What had started as a very foggy morning was transitioning to a cool Fall day with a mix of sun and clouds. From the cairn at Fossil Point, Oat Mountain was still partially shrouded by clouds. Below the overlook, I spotted a couple of mountain bikers working up the road. The ride up Las Llajas Canyon has become a popular e-mountainbike ride, and e-bikes would be the only type of bike I would see on my way down the canyon.

The run down Las Llajas Canyon was pleasant and fast-paced. Lately, I’ve been doing a variation of the loop that jumps over to the Marr Ranch Trail using a trail that splits off the Coquina Mine trail. This route gets you up and out of the canyon and onto a ridge with good views of the surrounding terrain. It’s a bit more adventurous and adds a little mileage and elevation gain to the usual loop. The Coquina Mine trail is easy to miss — it branches off Las Llajas Road after passing the towering cliffs.

Here’s an interactive, 3D terrain view of a GPS track of the extended Chumash – Las Llajas loop. The map can be zoomed, tilted, rotated, and panned using the navigation control on the right. Track and placename locations are approximate and subject to errors. Poor weather and other conditions may make this route unsuitable for this activity.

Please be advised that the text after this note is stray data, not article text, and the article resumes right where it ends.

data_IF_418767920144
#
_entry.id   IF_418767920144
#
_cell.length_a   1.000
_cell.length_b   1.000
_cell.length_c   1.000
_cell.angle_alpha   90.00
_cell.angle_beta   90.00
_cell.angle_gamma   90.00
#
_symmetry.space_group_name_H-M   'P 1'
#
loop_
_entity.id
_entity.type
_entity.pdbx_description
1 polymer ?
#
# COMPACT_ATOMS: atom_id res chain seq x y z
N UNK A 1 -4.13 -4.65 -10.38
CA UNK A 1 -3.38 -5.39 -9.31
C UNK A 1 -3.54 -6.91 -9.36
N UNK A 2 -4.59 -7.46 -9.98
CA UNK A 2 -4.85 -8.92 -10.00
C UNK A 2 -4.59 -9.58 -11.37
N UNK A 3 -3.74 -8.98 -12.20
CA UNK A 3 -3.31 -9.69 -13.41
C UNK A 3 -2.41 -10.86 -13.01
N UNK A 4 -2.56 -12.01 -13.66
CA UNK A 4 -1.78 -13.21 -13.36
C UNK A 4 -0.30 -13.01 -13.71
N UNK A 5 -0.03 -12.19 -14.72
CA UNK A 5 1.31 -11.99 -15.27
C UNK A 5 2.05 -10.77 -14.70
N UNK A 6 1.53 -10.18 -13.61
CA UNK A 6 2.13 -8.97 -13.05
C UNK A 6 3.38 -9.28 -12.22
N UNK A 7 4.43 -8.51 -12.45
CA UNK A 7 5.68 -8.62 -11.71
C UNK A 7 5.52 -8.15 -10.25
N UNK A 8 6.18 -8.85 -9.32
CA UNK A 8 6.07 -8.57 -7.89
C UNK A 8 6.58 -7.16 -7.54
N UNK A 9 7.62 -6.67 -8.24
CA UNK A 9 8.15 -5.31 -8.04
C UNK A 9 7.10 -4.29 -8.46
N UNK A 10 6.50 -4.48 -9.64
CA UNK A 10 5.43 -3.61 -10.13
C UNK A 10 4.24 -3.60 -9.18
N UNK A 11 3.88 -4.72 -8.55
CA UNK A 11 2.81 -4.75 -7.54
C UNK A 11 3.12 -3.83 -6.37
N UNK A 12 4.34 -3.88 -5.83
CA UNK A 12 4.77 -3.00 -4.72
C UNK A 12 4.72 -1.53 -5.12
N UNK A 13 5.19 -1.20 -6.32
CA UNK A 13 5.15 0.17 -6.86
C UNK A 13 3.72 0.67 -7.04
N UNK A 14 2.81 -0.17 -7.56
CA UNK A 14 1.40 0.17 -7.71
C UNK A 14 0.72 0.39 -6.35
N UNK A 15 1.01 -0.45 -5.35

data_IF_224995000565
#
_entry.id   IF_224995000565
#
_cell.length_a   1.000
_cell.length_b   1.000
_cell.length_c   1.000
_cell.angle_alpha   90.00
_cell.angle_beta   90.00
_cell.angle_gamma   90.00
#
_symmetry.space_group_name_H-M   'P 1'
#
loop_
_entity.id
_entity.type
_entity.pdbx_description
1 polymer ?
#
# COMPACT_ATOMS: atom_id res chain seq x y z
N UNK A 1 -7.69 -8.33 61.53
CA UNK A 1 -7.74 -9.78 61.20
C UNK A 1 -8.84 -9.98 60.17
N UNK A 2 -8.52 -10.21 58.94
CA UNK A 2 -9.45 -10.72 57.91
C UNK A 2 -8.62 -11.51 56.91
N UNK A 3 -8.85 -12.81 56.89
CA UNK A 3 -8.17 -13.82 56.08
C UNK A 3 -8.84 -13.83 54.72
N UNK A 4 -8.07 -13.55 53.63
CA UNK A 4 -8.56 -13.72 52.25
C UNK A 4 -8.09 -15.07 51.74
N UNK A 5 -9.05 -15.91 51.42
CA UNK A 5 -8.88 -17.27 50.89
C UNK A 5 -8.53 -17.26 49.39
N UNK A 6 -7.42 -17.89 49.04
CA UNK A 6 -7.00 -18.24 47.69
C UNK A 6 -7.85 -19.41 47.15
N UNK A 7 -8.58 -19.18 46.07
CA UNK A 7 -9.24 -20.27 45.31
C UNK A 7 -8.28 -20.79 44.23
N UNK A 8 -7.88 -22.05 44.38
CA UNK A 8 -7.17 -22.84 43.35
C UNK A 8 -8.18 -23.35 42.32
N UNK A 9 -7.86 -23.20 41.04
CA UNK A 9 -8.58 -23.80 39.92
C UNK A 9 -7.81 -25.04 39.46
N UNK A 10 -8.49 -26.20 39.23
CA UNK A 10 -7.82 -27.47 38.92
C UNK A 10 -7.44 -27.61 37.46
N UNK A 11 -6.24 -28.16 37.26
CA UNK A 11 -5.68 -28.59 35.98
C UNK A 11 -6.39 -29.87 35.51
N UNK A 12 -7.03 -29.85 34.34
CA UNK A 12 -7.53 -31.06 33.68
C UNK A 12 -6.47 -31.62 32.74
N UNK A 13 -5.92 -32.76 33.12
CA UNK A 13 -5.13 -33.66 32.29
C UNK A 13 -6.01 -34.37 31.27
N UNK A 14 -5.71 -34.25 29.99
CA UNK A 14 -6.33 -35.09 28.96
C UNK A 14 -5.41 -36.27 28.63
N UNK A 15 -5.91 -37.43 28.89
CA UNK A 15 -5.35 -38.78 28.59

Some related posts: Chumash-Las Llajas Loop, Not So Flat Las Llajas Canyon, Exploring Las Llajas, Marr Ranch Wildflowers

Running Between Raindrops: Chumash Trailhead to Rocky Peak

Rain in the San Fernando Valley from Rocky Peak. March 12, 2021.
Rain in the San Fernando Valley from Rocky Peak

Was that thunder? I warily eyed the dark clouds over the mountains and pondered the situation.

I was about halfway to the top of the Chumash Trail and was planning to run along the crest to Rocky Peak. The run had started in short sleeves and sunshine, but it was pretty obvious that wasn’t going to last.

Chumash Trail about a mile from the trailhead
Chumash Trail about a mile from the trailhead

A cold upper-level low had brought badly needed rain to the area for the past two days. The low was moving off to the east, but there was still a chance of afternoon showers and maybe even a thunderstorm.

It was the “thunderstorm” part that I needed to pay attention to. I had enough gear to deal with a downpour and cooling temps, but electrical storms are no fun at all.

I decided to continue to the top of the Chumash Trail and reassess. As I worked up the trail, I pictured the counterclockwise circulation around the low, and how convective cells develop over the mountains and then dissipate as they drift south. The concern was that the cells don’t always dissipate.

Rocky Peak Road near Rocky Peak
Rocky Peak Road near Rocky Peak